Spirits: Rye, resurrected, Gary Regan

After falling out of favor for nearly 70 years, rye's popularity has returned. American distillers have been issuing some incredible new bottlings, such as the 18-year-old Sazerac and the 21-year-old Rittenhouse rye. Without missing a beat, bartenders are getting very creative with this spicy whiskey.

Nice mentions for local bartenders Jimmy Patrick of Lion and Compass, H. Joseph Ehrmann of Elixir, and Greg Lindgren at Rye.


---

Erik Ellestad

If the ocean was whiskey and I was a duck...

Bernal Heights, SF, CA

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Nice article.

I have a bottle of the Sazerac, which everyone seems to be claiming is six-year but there's no age statement on the bottle. Why is that?

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I have a bottle of the Sazerac, which everyone seems to be claiming is six-year but there's no age statement on the bottle. Why is that?

From what I understand, a distiller is required to make an age statement only when a whiskey is aged less than four years. By aging longer than four years and not making an age statement on the bottle, this allows a distiller in some leeway in blending the contents from year-to-year and not violate a printed age statement (e.g., the removal of the "7-year Old" statement from Evan Williams Black Label).

Regarding the age of Saz Jr., I know that at least one company insider has posted over at straightbourbon.com that it is at least, on average, six years old...


So we finish the eighteenth and he's gonna stiff me. And I say, "Hey, Lama, hey, how about a little something, you know, for the effort, you know." And he says, "Oh, uh, there won't be any money. But when you die, on your deathbed, you will receive total consciousness."

So I got that goin' for me, which is nice.

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Coming back from DC on Sunday, I felt obliged to stop in MD, and purchase a bottle of Pikesville Rye.  It's 80 proof, but man, it is an excellent value at $10.99 a 750.  They also have it in 1.75's for about $18 but I passed on that size just in case.  Next trip down, it will be a must buy.

I must say, it absurd that you can get a rye of such quality as this and the Rittenhouse at bargain price.  Not complaining, you understand, just commenting. :)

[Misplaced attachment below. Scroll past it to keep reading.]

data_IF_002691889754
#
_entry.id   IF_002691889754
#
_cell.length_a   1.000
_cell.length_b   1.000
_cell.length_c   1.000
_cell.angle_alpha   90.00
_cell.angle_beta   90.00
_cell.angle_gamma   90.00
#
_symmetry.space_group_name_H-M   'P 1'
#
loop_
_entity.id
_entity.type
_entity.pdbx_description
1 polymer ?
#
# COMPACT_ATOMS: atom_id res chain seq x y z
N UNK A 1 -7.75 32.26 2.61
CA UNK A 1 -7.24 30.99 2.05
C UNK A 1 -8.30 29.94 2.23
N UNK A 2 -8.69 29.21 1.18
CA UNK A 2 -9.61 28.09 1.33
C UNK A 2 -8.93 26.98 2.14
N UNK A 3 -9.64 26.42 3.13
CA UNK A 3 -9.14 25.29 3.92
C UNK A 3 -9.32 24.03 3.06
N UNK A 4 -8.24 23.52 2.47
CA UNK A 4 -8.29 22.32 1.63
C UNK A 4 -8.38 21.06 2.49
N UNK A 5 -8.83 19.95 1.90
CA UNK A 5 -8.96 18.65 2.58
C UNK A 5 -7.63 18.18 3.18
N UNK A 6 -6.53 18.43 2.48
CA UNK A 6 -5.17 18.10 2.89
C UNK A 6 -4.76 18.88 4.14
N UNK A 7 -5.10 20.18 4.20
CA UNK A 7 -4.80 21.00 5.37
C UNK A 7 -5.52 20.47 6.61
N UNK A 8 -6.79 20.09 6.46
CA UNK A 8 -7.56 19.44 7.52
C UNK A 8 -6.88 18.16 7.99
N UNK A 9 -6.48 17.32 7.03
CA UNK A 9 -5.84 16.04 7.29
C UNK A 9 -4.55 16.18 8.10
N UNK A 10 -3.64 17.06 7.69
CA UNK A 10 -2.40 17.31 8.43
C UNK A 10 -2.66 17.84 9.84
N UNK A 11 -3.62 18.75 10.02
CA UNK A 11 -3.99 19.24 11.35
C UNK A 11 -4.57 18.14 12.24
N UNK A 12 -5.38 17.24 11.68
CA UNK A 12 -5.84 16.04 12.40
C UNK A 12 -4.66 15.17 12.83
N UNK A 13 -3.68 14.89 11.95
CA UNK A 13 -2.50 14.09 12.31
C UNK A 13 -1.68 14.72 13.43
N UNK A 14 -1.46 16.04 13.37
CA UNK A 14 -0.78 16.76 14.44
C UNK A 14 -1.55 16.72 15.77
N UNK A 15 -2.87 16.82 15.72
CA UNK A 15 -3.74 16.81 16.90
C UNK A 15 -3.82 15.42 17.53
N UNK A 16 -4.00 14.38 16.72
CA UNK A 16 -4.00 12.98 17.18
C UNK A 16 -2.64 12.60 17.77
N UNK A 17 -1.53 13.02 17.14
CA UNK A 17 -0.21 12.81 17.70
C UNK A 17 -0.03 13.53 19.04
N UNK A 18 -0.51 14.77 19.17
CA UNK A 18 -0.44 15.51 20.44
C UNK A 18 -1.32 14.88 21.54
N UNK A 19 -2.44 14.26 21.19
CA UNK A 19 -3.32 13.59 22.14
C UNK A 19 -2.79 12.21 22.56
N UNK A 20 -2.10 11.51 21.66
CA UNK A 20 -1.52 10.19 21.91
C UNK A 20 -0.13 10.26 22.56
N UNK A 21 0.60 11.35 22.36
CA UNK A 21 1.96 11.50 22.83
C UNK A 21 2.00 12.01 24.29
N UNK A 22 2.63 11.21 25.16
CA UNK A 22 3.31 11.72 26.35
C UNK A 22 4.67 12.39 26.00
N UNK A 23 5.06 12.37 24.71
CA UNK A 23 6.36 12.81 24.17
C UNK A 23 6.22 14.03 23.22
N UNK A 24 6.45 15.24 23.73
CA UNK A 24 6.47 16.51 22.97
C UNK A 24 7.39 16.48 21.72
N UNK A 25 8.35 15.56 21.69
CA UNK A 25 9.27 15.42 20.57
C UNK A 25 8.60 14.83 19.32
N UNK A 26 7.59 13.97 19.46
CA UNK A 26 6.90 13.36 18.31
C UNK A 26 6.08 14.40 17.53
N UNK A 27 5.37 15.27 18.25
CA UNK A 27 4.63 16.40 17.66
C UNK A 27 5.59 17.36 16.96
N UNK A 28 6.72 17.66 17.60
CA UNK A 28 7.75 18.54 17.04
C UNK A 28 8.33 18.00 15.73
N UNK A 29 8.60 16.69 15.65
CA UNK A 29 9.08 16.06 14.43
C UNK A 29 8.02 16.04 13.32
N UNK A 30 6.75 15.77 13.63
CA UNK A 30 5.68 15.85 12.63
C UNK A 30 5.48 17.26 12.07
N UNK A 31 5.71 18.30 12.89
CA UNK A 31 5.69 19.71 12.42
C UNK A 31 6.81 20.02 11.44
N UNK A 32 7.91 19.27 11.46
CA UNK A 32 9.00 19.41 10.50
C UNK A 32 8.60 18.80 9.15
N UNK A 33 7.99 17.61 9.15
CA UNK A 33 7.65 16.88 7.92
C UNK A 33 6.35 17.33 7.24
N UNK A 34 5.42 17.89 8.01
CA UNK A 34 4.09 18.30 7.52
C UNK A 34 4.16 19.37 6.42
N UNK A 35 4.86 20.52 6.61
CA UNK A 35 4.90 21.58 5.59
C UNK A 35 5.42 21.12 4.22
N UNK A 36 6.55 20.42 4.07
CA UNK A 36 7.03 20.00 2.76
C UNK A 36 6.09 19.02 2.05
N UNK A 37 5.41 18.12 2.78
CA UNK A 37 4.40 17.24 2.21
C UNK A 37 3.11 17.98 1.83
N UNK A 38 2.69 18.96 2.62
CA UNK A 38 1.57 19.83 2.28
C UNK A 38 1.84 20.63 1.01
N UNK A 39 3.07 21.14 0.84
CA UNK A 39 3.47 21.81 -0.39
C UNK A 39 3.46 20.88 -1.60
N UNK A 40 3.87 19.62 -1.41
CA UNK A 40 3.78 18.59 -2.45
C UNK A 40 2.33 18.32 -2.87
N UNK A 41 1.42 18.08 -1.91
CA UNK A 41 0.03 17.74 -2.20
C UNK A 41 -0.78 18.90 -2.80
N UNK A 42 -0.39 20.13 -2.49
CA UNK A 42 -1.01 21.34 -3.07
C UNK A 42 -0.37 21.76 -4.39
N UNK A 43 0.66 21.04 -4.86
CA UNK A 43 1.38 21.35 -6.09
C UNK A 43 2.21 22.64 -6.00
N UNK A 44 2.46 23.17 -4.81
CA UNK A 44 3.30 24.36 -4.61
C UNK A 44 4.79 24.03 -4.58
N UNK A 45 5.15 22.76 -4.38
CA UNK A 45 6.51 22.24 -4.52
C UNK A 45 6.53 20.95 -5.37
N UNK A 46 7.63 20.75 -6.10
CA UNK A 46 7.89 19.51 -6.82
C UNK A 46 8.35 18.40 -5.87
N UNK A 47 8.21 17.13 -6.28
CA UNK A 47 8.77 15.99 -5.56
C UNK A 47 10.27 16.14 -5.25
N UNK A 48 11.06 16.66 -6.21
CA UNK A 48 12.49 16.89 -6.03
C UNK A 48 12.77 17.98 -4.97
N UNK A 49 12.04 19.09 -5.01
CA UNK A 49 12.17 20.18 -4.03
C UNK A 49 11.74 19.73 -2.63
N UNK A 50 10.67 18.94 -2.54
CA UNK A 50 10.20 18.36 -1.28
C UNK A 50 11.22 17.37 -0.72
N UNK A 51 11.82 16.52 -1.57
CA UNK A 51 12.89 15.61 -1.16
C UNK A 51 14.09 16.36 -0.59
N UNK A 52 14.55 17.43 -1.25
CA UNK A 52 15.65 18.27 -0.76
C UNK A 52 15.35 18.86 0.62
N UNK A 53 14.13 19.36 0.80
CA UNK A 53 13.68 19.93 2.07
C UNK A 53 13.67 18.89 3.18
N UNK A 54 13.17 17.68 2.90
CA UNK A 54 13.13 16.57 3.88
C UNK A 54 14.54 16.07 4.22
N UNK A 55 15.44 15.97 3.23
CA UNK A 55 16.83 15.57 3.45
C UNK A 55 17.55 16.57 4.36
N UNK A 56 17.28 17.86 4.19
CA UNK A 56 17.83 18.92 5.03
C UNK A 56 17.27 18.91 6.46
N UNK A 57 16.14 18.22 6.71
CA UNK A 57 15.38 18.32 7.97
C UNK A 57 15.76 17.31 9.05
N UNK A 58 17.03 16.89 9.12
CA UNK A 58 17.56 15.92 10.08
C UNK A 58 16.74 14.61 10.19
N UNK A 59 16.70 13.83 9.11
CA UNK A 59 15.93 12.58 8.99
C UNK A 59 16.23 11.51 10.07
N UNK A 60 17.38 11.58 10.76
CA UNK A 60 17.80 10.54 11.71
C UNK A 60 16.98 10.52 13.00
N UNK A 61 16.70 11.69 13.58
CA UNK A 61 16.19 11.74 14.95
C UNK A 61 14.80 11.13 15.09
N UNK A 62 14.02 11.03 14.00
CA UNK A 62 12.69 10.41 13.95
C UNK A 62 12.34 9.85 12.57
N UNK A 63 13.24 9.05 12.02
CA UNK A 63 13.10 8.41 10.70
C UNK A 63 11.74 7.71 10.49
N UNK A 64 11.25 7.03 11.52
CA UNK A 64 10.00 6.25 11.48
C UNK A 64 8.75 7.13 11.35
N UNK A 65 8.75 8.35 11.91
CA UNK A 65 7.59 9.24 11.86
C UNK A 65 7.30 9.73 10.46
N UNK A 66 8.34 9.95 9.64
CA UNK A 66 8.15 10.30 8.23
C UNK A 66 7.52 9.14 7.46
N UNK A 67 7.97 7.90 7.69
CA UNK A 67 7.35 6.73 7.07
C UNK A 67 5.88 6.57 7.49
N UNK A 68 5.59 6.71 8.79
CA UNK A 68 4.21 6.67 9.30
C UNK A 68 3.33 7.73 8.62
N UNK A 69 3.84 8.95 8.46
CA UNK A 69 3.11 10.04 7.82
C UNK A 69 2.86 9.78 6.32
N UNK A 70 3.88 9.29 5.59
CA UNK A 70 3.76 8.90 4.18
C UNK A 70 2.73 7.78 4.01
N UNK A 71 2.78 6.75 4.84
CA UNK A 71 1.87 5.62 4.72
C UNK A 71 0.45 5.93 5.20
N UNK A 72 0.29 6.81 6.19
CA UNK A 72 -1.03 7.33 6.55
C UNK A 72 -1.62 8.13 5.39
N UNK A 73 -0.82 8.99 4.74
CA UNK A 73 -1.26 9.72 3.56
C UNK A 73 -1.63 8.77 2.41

I'm curious where you bought it if it was Sunday. I think Frederick has some liquor stores open but I'm not sure. Most all stores are closed for liquor sales Sundays. I'm also a bit sad to see the price was $10.99, which, while a good value is $3 to $4 more than I'm used to paying. I bought 3 bottles some time ago so maybe there was a price increrase. LOVE Pikesville Rye!!

Kevin


DarkSide Member #005-03-07-06

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Coming back from DC on Sunday, I felt obliged to stop in MD, and purchase a bottle of Pikesville Rye.  It's 80 proof, but man, it is an excellent value at $10.99 a 750.  They also have it in 1.75's for about $18 but I passed on that size just in case.  Next trip down, it will be a must buy.

I must say, it absurd that you can get a rye of such quality as this and the Rittenhouse at bargain price.  Not complaining, you understand, just commenting. :)

I'm curious where you bought it if it was Sunday. I think Frederick has some liquor stores open but I'm not sure. Most all stores are closed for liquor sales Sundays. I'm also a bit sad to see the price was $10.99, which, while a good value is $3 to $4 more than I'm used to paying. I bought 3 bottles some time ago so maybe there was a price increrase. LOVE Pikesville Rye!!

Kevin

State Line Liquors in Elkton, MD. Where can you get it for $7.99? :shock:

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Coming back from DC on Sunday, I felt obliged to stop in MD, and purchase a bottle of Pikesville Rye.  It's 80 proof, but man, it is an excellent value at $10.99 a 750.  They also have it in 1.75's for about $18 but I passed on that size just in case.  Next trip down, it will be a must buy.

I must say, it absurd that you can get a rye of such quality as this and the Rittenhouse at bargain price.  Not complaining, you understand, just commenting. :)

I'm curious where you bought it if it was Sunday. I think Frederick has some liquor stores open but I'm not sure. Most all stores are closed for liquor sales Sundays. I'm also a bit sad to see the price was $10.99, which, while a good value is $3 to $4 more than I'm used to paying. I bought 3 bottles some time ago so maybe there was a price increrase. LOVE Pikesville Rye!!

Kevin

State Line Liquors in Elkton, MD. Where can you get it for $7.99? :shock:

I've bought it in Westminster for $7.99 (before 10% coupon) though I see now it's listed at $8.99 which would make it $8.50 or so w/ coupon. (link below).

I've also got it for $7.75 at Corridor in Laurel (Rt 198 and the BW Parkway) for $7.75, though I've not been there for a couple of years.